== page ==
#PSBlogWeek – Dynamic Parameters and Parameter Validation

This post is part of the PowerShell Blogging Week (#PSBlogWeek) series on Windows PowerShell Advanced Functions, a series of coordinated posts designed to provide a comprehensive view of a particular topic.

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One of the coolest yet complex features of advanced functions in Powershell is dynamic parameters.  Dynamic parameters take your typical function parameters to a whole new level.  Have you ever had a time when you created an advanced function and wanted your parameters to depend on something else; to dynamically be created based on the criteria you choose at runtime? How about wanting parameter validation and tab-completion on a parameter not based on a static set of stings but generated at runtime? These are both doable with dynamic parameters.

There are a couple different ways to use dynamic parameters that I’ve seen.  The first is the way that Ben Ten wrote about them on Powershell Magazine.  Using this method, Ben was able to create parameters on the fly based on if a different parameter was used.  Personally, I’ve never had a need to do this.  I really like using dynamic parameters as a way to validate input based on some criteria that’s available at runtime.  This way I can write a script that gathers information on-the-fly which allows me the beautiful parameter tab completion we all know and love.  Let’s go over an example on how to create parameter validation based on files in a folder.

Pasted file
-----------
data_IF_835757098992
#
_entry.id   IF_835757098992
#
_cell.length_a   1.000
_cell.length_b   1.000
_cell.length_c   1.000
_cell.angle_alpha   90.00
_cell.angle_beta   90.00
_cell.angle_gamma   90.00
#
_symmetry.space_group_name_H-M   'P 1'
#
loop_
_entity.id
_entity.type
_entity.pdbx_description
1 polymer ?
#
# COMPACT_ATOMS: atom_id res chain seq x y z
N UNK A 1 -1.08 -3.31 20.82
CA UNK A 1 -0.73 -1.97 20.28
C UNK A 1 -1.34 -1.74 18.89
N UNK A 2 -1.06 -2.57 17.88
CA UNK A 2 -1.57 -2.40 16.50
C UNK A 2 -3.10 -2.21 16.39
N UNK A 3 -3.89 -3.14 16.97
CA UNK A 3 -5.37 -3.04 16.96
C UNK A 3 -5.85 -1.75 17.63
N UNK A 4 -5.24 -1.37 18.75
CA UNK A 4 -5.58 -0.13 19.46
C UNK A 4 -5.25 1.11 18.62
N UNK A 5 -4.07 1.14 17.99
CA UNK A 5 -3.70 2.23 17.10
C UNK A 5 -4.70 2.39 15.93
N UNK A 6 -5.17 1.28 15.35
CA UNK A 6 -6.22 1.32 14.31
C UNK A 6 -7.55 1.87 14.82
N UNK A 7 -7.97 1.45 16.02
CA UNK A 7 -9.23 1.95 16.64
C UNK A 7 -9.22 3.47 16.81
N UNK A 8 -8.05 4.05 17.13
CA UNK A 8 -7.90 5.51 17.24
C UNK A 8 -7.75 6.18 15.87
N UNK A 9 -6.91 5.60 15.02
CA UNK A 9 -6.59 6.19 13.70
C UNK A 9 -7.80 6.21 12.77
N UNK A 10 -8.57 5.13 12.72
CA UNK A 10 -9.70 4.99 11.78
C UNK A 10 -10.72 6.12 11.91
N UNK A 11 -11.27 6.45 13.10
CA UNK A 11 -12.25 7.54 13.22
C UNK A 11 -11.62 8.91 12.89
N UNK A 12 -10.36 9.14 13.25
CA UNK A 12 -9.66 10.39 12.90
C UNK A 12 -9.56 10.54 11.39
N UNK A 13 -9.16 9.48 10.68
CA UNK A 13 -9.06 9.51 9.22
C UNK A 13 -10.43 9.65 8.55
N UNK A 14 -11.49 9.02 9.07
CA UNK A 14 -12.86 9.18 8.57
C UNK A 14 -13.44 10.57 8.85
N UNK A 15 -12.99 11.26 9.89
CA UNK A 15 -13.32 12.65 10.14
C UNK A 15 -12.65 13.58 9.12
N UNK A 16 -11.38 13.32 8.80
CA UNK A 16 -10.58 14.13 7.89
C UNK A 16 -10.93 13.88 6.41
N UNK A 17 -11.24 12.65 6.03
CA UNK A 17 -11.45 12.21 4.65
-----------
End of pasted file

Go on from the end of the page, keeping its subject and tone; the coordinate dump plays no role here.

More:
“Normal” advanced function parameters allow you to use a few Validate options. You can validate the number of arguments a parameter can accept, the minimum and maximum length of a parameter argument, a set of options in an array, matching a regex string or a scriptblock and more.  What I’m looking for here is to use the ValidateSet attribute for the tab-completion.

You’ll notice in the example above I’m using the Get-Item cmdlet and the default parameters for tab-completion which is to be expected. I want that functionality but I want to tab-complete my own arguments so let’s create a simple function to do that.


You’ll notice that I’ve highlighted the validation attribute that will allow us to tab-complete the MyParameter argument. Now we’re able to get custom parameter argument tab-completion using the values specified in the ValidateSet attribute.



But now what if I want my tab-completion options to be generated on-the-fly based on some other criteria rather than a static list? The only option is to use dynamic parameters. In my example, I want to tab-complete a list of files in a particular folder at run-time. To get this done I’ll be using a dynamic parameter which will run Get-ChildItem whenever I try to tab-complete the MyParameter parameter.

With that being said, let’s make the ValidateSet attribute of the MyParameter parameter dynamic, shall we?

The first difference between a standard parameter and a dynamic parameter that you’ll notice is dynamic parameter are in their own block.


Creating a Dynamic Validation Parameter the Hard Way